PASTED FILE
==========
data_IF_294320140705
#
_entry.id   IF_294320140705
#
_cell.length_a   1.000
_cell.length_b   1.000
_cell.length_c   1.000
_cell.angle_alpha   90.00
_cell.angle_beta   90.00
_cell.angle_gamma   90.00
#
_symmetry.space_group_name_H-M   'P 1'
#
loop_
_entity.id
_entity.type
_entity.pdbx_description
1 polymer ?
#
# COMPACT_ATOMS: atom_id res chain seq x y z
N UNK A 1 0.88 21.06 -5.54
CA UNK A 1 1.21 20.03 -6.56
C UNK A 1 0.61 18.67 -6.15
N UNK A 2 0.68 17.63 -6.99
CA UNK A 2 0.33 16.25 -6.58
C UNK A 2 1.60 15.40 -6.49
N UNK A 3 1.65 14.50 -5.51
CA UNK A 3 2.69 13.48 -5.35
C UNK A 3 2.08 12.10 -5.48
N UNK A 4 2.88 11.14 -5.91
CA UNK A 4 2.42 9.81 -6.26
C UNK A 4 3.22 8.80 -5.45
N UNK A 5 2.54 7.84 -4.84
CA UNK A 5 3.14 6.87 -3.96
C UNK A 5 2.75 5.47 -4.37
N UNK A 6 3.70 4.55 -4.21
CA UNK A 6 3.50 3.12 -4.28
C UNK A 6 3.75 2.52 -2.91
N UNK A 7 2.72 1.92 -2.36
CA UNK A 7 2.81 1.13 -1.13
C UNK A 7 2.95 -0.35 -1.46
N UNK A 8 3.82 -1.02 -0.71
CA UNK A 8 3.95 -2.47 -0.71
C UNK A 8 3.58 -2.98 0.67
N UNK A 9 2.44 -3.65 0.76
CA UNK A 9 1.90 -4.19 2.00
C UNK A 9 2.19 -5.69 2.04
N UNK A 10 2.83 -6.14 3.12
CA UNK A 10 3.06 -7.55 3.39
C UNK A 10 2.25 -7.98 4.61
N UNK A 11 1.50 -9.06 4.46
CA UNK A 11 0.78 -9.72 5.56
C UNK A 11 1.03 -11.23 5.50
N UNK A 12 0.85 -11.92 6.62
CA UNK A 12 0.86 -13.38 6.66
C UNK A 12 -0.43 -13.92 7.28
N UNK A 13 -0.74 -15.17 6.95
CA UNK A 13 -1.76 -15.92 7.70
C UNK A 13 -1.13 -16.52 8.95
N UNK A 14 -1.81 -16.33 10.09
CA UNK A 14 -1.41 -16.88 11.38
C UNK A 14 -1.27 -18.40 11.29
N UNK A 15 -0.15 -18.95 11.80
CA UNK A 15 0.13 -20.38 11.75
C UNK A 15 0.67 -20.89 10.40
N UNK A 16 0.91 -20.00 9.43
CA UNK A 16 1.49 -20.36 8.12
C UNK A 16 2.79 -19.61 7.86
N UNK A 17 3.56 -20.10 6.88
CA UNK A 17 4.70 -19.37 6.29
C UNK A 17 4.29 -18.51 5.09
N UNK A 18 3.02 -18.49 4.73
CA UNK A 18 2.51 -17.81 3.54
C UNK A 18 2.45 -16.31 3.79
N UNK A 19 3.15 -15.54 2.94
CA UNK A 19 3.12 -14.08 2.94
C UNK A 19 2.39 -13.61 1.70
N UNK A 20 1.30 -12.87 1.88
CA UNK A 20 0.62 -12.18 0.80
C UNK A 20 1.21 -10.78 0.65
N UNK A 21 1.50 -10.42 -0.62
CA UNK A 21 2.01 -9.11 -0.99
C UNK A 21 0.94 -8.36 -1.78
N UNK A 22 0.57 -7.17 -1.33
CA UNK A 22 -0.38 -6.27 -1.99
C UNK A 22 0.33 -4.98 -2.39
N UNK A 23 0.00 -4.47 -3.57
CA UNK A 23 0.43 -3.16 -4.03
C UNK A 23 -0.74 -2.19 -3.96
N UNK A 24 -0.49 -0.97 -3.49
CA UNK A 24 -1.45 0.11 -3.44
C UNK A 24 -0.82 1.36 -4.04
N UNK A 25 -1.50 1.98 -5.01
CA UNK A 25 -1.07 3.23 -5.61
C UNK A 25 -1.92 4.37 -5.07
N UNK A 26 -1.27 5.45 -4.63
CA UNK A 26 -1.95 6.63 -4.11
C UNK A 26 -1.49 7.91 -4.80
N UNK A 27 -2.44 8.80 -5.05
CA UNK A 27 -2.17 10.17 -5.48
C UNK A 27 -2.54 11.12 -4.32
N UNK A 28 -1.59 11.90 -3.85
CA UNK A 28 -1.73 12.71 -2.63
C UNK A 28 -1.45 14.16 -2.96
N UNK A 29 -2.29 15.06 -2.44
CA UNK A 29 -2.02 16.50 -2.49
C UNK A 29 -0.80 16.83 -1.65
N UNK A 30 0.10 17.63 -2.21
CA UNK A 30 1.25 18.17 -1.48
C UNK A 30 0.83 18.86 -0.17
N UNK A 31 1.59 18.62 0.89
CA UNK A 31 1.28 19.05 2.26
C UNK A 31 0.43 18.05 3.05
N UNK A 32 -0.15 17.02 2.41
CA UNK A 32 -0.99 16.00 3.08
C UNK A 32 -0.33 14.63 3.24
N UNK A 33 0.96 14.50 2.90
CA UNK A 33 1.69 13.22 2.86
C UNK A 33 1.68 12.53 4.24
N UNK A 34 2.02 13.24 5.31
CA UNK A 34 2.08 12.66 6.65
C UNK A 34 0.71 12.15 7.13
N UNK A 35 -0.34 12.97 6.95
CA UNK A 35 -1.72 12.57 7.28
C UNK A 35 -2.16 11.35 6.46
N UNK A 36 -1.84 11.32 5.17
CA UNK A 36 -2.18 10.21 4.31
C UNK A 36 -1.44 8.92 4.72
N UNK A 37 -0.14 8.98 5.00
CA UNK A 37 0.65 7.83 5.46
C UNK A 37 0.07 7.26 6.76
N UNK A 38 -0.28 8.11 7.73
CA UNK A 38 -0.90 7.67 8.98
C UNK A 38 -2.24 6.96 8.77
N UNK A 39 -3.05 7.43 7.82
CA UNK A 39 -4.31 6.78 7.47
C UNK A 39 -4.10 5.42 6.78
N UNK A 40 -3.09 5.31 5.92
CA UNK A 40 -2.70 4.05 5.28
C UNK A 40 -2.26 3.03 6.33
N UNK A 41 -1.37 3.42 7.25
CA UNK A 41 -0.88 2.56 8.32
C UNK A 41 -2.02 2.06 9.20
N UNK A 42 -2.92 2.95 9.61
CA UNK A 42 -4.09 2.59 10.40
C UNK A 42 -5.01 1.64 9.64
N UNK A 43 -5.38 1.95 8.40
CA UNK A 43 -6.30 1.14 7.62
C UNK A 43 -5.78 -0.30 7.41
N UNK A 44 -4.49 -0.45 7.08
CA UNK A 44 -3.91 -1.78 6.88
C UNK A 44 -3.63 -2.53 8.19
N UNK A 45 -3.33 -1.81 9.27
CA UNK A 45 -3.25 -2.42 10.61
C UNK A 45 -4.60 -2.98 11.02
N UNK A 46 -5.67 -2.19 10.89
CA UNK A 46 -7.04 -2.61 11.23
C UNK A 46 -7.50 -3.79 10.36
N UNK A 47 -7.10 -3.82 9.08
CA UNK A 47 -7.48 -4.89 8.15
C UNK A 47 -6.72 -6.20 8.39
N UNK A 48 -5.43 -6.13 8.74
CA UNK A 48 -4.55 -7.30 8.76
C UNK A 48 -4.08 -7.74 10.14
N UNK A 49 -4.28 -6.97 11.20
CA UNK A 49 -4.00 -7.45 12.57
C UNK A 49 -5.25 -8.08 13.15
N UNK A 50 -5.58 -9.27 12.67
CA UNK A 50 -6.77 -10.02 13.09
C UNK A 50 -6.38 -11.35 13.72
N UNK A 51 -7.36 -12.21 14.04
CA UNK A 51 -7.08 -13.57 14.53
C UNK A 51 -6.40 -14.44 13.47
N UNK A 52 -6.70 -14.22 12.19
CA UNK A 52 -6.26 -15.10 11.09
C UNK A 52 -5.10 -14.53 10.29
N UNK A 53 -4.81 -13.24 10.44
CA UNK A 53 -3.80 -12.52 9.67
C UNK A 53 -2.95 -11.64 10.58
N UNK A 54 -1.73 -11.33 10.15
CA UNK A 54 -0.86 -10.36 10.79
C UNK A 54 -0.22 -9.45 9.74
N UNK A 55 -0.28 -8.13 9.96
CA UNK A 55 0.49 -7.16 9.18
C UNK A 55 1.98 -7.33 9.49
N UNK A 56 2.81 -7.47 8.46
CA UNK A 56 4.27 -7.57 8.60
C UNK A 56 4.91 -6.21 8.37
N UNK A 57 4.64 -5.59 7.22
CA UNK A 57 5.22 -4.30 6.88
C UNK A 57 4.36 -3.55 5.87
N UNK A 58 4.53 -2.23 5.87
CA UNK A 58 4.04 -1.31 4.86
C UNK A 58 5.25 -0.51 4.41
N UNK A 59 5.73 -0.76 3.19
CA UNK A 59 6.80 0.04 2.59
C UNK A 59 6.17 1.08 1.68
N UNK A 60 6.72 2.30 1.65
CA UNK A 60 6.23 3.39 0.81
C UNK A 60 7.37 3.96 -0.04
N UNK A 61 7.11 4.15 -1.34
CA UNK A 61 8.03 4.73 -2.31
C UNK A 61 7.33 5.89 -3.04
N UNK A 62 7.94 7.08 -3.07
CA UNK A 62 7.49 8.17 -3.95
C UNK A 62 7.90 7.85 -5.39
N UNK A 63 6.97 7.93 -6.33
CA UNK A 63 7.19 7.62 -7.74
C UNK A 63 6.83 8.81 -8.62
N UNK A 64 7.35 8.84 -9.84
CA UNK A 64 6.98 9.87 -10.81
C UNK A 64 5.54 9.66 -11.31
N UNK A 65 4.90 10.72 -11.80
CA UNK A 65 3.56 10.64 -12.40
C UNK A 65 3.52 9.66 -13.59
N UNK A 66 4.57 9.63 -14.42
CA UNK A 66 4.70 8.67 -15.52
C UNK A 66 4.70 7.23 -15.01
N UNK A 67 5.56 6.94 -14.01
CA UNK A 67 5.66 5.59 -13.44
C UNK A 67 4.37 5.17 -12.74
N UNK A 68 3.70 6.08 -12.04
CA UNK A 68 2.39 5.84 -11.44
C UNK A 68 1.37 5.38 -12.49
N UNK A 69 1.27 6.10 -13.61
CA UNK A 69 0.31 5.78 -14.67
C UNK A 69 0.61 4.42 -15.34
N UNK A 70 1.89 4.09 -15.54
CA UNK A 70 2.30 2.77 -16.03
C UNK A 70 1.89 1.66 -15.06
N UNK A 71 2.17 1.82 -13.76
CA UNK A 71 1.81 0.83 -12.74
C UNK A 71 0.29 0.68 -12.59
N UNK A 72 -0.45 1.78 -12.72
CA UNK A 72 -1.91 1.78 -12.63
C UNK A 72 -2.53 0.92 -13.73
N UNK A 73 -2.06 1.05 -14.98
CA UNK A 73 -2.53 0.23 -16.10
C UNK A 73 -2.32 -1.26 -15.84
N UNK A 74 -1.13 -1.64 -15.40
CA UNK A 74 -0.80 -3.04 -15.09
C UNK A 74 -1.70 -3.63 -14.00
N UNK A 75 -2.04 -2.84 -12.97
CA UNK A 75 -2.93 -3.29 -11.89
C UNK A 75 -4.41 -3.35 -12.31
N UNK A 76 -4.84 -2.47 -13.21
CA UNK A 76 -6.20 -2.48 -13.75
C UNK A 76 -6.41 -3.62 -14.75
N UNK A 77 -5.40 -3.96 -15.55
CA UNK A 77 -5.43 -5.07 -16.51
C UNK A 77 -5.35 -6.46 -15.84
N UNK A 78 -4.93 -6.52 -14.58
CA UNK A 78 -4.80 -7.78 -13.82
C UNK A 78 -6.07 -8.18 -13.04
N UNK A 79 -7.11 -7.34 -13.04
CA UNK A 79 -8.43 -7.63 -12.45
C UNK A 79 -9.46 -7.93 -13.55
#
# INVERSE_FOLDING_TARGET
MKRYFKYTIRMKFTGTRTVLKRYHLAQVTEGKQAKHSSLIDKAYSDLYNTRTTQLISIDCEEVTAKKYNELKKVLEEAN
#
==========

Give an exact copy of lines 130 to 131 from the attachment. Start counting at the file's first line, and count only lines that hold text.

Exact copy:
CA UNK A 37 0.65 7.83 5.46
C UNK A 37 0.07 7.26 6.76